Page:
Being the Story Keeper – Part 4 – Future

As we close the Story Keeper series, it’s time to look to the future.  If we’ve done our job well, our kids know their history and can steep it in grace, and they are empowered in the present to continue to process and learn and use their voice.  Their future is before them, ripe with peril and possibility, challenge and opportunity, and all that comes with life.  Our kids can do great things, and we can do our best to help set them up for it.

As I write this, I’m bringing to mind several lessons I’ve learned recently (and not so recently), and sharing them will, perhaps, be the best way to talk through being the Story Keeper by helping our children own their stories into the future.  Here are a few ideas:

  • Teach them what they can and cannot control. Our kids are going to get hurt in life. One of the best things I ever heard about this came from Dr. Charles Ware. Leader of Crossroads Bible College, and an expert in multiethnic ministry, Dr. Ware shared some of his life experiences as a black man growing up in the 20th century. The hurtful experiences this man has endured made me ill. Yet, he decided when he gave his life to Christ to live out his faith in this way: if the Bible was true, and he was truly a son of God, then no matter what any man did or said to him, he would refuse to conduct himself in a way unbecoming of that position in Christ. In short, he would act like a son of God, not matter what. Our kids won’t be able to control what others think or do; the only thing they can control is their own response. This teaching has empowered me in so many ways.
  • Teach them the gospel. A more recent lesson came as my husband and I attended the most recent Together For Adoption national conference. Dr. Toney Parks shared a session for white parents raising black sons. He shared that we need to prepare our kids for a world that will view them based on their skin color…not so they’ll look for it, but so that they’ll be safe and ready to respond in a way that honors God. My hearts aches beyond imagination at the thought of my son experiencing racism, even though we as a family already have. Dr. Parks, however, reminded us of something critical. Every hurt…every injustice…every painful experience our children will ever experience has already been taken care of by Jesus Christ at the cross. He knows. He cares. He has taken it on Himself. This gives our children the ability to heal. It also gives them the ability to forgive. This doesn’t mean life won’t hurt. It means our kids can lift their eyes and be made whole by the cross.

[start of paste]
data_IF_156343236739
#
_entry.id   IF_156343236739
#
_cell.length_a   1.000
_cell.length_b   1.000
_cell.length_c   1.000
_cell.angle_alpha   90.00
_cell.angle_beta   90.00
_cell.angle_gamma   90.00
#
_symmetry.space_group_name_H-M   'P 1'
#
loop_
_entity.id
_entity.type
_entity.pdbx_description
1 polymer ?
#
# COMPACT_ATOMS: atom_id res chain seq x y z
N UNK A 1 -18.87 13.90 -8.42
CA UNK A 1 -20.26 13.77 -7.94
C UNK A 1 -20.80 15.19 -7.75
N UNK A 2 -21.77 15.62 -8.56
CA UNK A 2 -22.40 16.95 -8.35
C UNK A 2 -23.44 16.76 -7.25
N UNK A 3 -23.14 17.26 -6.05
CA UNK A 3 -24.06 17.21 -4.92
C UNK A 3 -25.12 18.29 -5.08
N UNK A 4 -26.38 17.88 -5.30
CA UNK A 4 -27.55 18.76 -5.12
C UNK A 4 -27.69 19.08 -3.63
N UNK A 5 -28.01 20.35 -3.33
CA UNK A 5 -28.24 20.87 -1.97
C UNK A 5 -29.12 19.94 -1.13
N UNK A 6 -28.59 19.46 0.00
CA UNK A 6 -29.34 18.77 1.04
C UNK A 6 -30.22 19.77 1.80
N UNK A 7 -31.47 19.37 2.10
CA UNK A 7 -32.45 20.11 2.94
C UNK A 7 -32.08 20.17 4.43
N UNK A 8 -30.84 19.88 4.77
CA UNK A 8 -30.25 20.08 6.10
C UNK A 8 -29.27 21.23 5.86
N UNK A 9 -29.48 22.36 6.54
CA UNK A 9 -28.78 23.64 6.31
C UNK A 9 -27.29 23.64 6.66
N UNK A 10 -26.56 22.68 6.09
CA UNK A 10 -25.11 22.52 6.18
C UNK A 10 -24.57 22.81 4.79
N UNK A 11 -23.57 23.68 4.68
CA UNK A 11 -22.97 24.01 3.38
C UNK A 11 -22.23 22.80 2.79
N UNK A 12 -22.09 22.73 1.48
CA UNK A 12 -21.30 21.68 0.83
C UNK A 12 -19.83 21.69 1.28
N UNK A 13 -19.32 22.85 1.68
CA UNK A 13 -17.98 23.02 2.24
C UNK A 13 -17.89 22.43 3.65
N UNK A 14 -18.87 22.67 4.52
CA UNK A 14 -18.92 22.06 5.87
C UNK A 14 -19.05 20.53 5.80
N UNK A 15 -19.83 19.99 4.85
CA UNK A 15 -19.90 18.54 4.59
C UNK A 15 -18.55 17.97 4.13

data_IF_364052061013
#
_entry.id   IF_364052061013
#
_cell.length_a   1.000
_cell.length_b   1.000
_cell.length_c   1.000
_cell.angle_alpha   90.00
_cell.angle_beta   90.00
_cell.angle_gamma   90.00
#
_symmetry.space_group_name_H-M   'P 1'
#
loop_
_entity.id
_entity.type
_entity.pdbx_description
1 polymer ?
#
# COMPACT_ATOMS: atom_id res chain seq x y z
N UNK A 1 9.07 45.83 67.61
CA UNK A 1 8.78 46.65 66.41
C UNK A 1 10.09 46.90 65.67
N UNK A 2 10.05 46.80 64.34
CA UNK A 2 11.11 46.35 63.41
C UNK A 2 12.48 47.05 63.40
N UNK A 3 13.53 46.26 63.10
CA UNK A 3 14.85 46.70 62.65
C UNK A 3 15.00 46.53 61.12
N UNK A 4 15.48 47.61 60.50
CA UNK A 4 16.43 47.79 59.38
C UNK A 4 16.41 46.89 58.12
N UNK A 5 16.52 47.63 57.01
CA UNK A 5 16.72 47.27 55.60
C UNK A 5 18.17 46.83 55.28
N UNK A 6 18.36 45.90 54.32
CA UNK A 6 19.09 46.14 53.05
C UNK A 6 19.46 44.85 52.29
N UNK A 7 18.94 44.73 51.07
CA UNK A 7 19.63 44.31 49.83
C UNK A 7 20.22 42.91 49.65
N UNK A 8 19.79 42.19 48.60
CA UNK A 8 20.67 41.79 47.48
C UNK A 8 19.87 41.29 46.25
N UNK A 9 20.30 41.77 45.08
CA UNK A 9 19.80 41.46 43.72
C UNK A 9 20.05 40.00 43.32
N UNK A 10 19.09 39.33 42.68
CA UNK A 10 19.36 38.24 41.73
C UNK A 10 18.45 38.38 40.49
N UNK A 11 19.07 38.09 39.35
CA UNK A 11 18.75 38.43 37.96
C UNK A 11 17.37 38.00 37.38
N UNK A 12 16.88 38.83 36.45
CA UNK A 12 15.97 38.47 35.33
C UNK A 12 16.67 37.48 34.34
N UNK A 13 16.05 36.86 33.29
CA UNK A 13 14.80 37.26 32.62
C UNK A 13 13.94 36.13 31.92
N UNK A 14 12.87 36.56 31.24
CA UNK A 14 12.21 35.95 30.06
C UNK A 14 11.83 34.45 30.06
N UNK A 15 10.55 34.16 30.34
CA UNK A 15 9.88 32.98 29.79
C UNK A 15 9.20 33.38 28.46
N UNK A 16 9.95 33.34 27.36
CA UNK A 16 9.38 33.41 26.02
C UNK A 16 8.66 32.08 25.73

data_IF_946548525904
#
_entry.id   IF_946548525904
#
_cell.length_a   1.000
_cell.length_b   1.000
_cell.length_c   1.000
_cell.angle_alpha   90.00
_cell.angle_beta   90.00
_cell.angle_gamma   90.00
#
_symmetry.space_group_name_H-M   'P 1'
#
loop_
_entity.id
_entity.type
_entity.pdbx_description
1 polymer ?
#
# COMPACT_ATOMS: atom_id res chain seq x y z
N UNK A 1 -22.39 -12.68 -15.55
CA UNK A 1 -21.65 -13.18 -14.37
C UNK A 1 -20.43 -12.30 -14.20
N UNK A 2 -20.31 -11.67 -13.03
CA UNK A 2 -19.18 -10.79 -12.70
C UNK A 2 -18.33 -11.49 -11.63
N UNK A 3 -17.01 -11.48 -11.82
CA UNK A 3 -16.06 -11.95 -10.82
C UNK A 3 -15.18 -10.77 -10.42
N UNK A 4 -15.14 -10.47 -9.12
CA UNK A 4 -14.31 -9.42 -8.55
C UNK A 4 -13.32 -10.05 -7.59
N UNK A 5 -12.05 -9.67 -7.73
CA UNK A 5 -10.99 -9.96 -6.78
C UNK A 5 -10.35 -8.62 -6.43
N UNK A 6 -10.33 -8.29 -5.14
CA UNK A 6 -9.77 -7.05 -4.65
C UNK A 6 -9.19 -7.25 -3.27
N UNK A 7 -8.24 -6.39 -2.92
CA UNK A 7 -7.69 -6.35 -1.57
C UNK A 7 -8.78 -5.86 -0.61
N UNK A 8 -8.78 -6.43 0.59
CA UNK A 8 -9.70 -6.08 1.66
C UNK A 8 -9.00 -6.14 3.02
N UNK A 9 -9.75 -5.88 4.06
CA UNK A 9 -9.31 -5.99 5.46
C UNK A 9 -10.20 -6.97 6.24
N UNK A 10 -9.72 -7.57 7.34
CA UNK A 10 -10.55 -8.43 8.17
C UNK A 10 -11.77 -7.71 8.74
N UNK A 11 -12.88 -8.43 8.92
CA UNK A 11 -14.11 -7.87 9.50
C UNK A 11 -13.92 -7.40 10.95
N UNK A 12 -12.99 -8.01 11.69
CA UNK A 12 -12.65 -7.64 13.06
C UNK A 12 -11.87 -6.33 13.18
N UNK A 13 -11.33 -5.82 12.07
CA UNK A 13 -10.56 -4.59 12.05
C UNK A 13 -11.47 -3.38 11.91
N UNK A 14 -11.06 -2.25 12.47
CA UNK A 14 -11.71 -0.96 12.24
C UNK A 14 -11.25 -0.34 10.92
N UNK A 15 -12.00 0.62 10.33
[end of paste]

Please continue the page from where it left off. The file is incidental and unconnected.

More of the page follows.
• Teach them to use the voice that you’ve taught them to claim. Our kids don’t need to broadcast their stories; boundaries are okay. We’ve established that. However, the bible teaches that God brings us through things, comforting us so that we can comfort others (2 Cor. 1:4); there will be times in their lives when their stories can be used to help communicate grace and redemption in the lives of others. They need to do that with confidence. It’s so important to teach our kids that as long as they’re within God’s will, they can do anything. Teach them to give to a dying world. Teach them to exercise their right to vote. Teach them to think through issues like poverty and others in a deep way, and to figure out what they can do to be a force for good for those around them.  

As our kids process their stories and grow and create a life such that their history becomes part of a larger narrative that they create, their possibilities are unlimited.  The best thing we can do to be the Story Keeper into the future?  Speak life and truth and value and worth into and over our kids today, tomorrow, and in all the days to come.  They never stop needing it.  Then they, too, will become the Story Keepers.Blank Notebook


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